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Selma Featured in 2016 SELTI Writing Contest

Selma bridge

Historic Edmund Pettus Bridge in downtown Selma

Selma, AL — August 17, 2016 – Selma, the city that helped transform voting rights, is now helping to transform the nation’s tourism industry by introducing an innovative concept: tourism fiction. The Selma and Dallas County Chamber of Commerce and Tourism Information is partnering with two other organizations to cosponsor a unique contest that challenges writers to compose a short story designed to draw new tourists to the area through fiction. Although the Selma area is filled with intriguing attractions to inspire authors, the concept of writing fiction to attract tourists could be adapted to attractions in every state of the nation, making the contest an intriguing model for other cities.

According to Landon Nichols, Destination/Marketing Coordinator for the Chamber, “We are excited to be pioneering a new approach that will draw visitors to our area, but we are most excited about the potential for this model. We believe that this genre of writing could serve to benefit destination marketing organizations of every size, from Los Angeles to Lower Alabama.”

The 2016 SELTI Writing Contest: Selma and Dallas County is cosponsored by the Southeastern Literary Tourism Initiative (SELTI) and the Alabama Tourism Department. The contest is open to any writer, is free to enter, and will earn the first place winner a prize of $500 and the 2016 SELTI Tourism Fiction Award, which will be presented in Dallas County. Congresswoman Terri Sewell will also present a Congressional recognition certificate to the winner. The full contest rules can be found online at selti.org, where the winning story will be published in December. The online story will include a tourism guide with photos and informational links, showing readers how to literally step into the setting of the story.

“It would be impossible for writers to visit the Selma area and not be inspired, and the stories they write can help share the experience here with their readers on a whole new, deeper level,” said Patrick Miller, founder of SELTI. Modern publishing technologies can also significantly enhance the tourism element found in these types of stories, Miller added. “Today’s popular tablet computers like the Kindle allow readers to click on links inside books that open up websites, which creates the potential for an explosive new market for promoting tourism attractions around the country through novels and short stories.”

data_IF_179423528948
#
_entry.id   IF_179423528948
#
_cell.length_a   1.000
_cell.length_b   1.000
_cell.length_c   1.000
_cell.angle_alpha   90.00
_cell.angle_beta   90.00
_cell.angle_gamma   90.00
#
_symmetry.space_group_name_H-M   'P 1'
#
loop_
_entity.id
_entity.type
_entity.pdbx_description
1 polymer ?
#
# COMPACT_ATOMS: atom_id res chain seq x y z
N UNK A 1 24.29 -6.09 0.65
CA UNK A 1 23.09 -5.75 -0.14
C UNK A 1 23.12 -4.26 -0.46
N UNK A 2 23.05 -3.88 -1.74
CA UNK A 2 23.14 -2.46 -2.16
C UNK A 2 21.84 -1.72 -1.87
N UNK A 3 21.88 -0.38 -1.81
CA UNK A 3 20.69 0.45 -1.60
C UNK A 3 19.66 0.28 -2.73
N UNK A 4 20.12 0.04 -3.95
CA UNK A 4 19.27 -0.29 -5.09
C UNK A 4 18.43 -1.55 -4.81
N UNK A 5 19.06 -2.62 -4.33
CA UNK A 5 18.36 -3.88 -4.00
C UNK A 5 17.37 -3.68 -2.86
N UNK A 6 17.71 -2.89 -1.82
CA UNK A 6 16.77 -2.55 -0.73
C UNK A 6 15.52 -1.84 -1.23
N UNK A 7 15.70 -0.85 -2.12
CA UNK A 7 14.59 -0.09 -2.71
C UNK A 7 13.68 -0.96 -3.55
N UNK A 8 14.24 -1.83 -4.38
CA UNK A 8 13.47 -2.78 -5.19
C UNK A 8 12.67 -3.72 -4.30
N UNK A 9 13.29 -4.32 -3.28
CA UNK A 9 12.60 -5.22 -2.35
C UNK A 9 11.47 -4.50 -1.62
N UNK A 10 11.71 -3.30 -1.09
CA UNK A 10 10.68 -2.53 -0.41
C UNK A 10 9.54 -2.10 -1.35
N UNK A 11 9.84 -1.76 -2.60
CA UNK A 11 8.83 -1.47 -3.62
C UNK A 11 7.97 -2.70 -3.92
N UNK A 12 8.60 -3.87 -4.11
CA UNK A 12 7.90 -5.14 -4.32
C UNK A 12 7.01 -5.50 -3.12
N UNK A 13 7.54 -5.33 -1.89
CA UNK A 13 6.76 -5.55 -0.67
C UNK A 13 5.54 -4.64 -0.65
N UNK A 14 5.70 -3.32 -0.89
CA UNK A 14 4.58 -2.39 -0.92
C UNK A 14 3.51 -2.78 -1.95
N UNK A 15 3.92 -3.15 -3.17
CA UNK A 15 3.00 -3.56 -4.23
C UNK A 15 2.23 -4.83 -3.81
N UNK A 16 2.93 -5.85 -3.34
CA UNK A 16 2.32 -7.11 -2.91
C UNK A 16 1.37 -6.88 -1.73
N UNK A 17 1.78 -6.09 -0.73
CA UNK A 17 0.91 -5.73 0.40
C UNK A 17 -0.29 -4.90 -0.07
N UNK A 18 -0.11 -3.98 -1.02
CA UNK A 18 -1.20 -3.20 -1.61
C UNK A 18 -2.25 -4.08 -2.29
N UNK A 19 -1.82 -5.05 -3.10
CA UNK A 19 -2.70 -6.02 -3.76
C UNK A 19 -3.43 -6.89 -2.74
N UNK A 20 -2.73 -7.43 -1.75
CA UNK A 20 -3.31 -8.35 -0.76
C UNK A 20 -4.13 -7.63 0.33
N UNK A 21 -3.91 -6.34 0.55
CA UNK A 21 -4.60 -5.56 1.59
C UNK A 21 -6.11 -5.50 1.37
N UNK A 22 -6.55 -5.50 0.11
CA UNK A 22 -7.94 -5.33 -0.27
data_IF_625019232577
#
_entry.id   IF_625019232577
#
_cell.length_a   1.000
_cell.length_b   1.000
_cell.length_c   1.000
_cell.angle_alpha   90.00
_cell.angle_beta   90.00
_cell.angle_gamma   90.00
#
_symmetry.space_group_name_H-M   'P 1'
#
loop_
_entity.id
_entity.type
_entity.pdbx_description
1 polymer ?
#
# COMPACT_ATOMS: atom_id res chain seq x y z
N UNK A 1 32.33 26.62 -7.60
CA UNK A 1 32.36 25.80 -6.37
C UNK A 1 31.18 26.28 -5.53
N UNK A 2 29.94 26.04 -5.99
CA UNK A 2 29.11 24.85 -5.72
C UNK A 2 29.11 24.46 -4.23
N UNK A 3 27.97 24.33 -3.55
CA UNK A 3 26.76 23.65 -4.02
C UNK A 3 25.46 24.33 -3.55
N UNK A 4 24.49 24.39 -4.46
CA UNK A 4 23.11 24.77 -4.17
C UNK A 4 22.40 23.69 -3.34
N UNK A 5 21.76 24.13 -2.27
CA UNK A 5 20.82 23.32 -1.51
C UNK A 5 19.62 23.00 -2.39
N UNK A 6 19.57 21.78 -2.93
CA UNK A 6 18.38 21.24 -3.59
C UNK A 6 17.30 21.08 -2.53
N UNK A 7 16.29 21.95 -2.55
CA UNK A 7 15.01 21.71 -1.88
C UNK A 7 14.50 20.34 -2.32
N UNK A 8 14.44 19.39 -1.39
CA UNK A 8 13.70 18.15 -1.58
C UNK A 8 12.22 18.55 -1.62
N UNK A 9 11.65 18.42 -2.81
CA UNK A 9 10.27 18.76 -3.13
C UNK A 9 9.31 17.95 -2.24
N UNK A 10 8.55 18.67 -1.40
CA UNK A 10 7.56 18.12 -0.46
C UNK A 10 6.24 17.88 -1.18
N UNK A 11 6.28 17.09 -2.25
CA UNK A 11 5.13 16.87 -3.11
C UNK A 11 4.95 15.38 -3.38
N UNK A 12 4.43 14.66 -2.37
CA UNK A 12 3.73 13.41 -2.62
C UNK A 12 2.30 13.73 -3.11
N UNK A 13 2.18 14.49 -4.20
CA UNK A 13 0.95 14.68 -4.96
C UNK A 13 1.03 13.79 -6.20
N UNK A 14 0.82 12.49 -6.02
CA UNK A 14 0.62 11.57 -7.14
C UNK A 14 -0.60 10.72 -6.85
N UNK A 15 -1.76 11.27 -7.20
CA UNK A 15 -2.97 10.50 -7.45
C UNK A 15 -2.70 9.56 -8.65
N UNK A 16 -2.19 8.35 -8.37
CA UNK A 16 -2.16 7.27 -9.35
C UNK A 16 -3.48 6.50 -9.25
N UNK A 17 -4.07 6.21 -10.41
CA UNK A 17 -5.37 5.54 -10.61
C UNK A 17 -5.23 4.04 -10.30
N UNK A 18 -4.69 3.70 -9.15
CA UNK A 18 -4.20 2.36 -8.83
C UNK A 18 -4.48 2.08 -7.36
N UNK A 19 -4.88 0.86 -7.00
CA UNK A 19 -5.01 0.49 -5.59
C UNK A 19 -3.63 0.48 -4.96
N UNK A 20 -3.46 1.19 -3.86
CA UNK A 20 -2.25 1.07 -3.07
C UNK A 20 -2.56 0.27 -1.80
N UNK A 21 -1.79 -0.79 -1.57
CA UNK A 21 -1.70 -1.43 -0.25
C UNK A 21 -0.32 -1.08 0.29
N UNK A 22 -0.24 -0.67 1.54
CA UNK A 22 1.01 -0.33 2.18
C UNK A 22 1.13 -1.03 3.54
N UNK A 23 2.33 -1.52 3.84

Fifty-one years ago, Selma set the stage for one of the most dramatic confrontations of the Civil Rights Movement. Armed State Troopers assaulted a large group of peaceful marchers crossing the Edmund Pettus Bridge on their way to Montgomery to seek equal voting rights. The scene unfolded on national television news and helped change the political will of the nation, leading to swift passage of the 1965 Voting Rights Act. The National Voting Rights Museum and Institute in Selma today helps visitors learn more about the movement, and Oprah Winfrey assisted in the production of a movie depicting the events surrounding the struggle. Thousands commemorate the bridge crossing every year, and even several U.S. presidents have participated.

Selma was also the site of an important Confederate munitions factory and served as the final battleground for Confederate General Nathan Bedford Forrest. Every year, the Civil War-era Battle of Selma is reenacted. Also every year, a bevy of Selma’s antebellum and architecturally significant homes are on public display as part of the Historic Preservation Society’s Pilgrimage. Even outside of the city, county locations can inspire writers, including the nearby ghost town of Cahawba, which once served as the state capital and now has an interpretive history park including active archaeological digs.

“The publishing and tourism industries both experience times of economic upheaval ,” said Miller. “By combining their strengths together, they can create a new market where thousands of readers start enjoying novels and stories that guide them to interesting places to visit like Selma. And thousands of visitors can translate into millions of dollars in new tourism spending in cities and states that can attract and promote those types of stories. People only spend thirty seconds passively watching standard tourism commercials, but they are actively engaged for hours with their favorite novels. How much is that time worth in advertising?”

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